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Lancet. 2017 Aug 19;390(10096):781-792. doi: 10.1016/S0140-6736(17)31927-X.

Coronary balloon angioplasty, stents, and scaffolds.

Author information

1
Deutsches Herzzentrum München, Technische Universität München, Munich, Germany; Deutsches Zentrum für Herz-Kreislaufforschung (German Centre for Cardiovascular Research), Munich, Germany. Electronic address: byrne@dhm.mhn.de.
2
New York Presbyterian Hospital and Columbia University Medical Center, New York, NY, USA; The Cardiovascular Research Foundation, New York, NY, USA.
3
Mercy Angiography, Auckland, New Zealand.
4
Deutsches Herzzentrum München, Technische Universität München, Munich, Germany; Deutsches Zentrum für Herz-Kreislaufforschung (German Centre for Cardiovascular Research), Munich, Germany.

Abstract

Since the first coronary angioplasty on Sept 16, 1977, the field of percutaneous coronary intervention has evolved rapidly. Now marking its 40th anniversary, percutaneous coronary intervention has become one of the most common medical procedures worldwide. Much of this progress has been due to the iteration and improvement of angioplasty technologies. Balloon angioplasty was limited by unpredictable procedural outcomes due to vessel dissection and recoil, and a high rate of restenosis. The introduction of stents resulted in more stable early results and lower rates of restenosis, although early stent thrombosis and neointimal hyperplasia causing vessel renarrowing were key limitations. Drug-eluting stents delivering antiproliferative agents significantly lowered the rates of restenosis, permitting widespread use of percutaneous coronary intervention in more advanced and complex disease. Although fully bioresorbable scaffolds have the potential to further improve long-term outcomes, they have not yet achieved results equivalent to those of conventional metallic drug-eluting stents in the early years after implantation. Progress in catheter technology did not occur in isolation, and the success of percutaneous coronary intervention is also due to important advances in intracoronary imaging, and adjunct pharmacotherapy-each of which is reviewed in other papers in this Series.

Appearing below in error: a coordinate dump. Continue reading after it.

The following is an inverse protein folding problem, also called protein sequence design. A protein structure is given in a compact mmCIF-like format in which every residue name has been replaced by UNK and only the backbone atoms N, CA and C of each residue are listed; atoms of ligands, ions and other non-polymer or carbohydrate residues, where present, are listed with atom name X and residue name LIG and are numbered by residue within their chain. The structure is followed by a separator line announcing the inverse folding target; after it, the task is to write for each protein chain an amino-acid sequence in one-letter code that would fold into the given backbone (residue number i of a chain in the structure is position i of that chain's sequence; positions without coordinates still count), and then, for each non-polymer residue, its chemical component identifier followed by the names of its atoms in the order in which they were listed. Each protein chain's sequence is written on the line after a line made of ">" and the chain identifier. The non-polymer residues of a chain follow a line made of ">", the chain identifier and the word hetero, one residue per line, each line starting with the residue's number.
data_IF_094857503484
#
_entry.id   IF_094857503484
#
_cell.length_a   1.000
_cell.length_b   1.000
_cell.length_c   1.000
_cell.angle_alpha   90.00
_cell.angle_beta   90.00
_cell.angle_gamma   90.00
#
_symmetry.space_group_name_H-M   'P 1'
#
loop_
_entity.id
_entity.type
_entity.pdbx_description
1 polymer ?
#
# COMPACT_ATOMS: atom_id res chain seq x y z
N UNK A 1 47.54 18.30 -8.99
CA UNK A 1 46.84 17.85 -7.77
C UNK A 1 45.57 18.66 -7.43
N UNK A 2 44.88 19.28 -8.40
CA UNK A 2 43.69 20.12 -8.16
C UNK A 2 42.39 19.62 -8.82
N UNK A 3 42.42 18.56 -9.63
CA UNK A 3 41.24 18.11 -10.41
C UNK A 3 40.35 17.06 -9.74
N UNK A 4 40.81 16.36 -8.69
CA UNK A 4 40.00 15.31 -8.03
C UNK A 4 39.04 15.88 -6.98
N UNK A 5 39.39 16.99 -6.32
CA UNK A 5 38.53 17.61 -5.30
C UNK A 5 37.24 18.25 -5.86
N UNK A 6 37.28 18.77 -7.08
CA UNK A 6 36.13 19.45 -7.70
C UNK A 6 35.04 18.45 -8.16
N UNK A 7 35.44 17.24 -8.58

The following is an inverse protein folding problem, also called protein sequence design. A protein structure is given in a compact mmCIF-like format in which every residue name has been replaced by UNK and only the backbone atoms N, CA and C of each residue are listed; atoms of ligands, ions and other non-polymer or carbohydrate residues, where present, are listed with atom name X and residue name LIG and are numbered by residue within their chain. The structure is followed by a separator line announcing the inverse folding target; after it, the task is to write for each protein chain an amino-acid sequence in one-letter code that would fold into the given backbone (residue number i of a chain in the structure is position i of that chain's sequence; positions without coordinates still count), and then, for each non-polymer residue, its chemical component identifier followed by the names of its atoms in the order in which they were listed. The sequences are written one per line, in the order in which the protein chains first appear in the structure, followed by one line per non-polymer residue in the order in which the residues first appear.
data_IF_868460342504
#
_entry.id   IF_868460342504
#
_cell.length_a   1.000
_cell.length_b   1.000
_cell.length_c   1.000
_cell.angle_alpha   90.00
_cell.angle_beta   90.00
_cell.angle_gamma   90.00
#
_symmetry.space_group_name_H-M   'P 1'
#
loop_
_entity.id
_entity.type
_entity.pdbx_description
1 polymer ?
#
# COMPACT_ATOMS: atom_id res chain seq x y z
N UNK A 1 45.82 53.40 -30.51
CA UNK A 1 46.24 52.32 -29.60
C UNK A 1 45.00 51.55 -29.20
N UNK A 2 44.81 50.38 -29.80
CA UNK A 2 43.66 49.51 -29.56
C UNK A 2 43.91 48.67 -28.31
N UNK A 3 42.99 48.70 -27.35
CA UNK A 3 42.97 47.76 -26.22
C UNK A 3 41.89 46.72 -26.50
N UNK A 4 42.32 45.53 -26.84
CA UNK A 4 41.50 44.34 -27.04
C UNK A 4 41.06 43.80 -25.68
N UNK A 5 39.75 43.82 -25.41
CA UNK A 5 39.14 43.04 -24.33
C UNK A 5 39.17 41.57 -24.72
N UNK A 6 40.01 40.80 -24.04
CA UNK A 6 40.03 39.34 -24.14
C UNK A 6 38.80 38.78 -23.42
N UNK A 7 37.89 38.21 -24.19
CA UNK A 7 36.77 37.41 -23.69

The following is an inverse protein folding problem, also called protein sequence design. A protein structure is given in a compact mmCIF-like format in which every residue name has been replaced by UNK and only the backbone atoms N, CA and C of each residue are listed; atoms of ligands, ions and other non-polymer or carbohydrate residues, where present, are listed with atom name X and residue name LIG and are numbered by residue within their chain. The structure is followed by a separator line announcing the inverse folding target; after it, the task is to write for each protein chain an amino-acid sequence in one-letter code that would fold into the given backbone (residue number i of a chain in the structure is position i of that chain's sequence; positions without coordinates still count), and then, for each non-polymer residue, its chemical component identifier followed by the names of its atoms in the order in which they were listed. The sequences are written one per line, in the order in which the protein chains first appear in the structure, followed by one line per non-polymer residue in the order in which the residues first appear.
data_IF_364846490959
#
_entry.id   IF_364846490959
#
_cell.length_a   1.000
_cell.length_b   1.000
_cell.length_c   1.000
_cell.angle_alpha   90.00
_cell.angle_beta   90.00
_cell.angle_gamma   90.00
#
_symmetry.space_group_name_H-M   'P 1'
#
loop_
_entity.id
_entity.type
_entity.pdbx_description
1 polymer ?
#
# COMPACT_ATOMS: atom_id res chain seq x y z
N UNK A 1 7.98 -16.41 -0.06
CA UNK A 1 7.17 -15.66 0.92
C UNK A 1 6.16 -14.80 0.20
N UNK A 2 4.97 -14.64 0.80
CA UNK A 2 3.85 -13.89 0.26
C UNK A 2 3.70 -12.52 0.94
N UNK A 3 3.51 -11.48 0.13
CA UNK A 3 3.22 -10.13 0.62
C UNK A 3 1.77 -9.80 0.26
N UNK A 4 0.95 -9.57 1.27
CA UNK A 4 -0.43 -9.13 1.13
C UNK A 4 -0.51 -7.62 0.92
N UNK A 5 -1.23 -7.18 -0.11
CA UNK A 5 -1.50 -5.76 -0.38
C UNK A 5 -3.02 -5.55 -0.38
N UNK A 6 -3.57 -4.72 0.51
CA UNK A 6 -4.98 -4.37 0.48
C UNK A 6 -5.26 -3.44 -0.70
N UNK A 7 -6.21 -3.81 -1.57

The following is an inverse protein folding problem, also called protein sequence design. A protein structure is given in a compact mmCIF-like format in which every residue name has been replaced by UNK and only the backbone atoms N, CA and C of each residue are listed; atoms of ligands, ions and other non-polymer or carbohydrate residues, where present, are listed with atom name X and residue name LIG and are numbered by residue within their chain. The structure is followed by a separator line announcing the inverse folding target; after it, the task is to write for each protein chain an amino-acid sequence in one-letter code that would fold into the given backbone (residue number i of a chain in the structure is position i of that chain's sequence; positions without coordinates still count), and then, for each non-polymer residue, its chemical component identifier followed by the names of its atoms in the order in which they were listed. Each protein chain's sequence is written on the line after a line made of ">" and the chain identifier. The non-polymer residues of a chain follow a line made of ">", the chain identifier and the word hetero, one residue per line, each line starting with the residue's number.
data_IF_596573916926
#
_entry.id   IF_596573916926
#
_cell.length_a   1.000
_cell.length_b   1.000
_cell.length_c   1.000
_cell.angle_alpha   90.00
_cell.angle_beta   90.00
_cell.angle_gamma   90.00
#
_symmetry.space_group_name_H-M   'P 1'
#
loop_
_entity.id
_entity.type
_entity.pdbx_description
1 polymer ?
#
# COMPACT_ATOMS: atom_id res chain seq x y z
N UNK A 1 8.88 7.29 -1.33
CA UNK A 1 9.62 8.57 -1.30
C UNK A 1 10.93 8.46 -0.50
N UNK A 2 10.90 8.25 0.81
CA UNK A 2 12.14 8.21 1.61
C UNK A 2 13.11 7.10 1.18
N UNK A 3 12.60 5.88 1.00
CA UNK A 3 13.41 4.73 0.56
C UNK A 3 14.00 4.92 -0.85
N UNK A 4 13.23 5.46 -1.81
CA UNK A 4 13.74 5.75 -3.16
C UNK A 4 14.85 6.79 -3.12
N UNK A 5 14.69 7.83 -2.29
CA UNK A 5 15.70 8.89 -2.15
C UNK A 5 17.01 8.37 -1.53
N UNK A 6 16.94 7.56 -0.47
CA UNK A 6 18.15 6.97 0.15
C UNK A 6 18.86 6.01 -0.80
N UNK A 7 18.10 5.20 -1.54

PMID:
28831994
DOI:
10.1016/S0140-6736(17)31927-X
[Indexed for MEDLINE]

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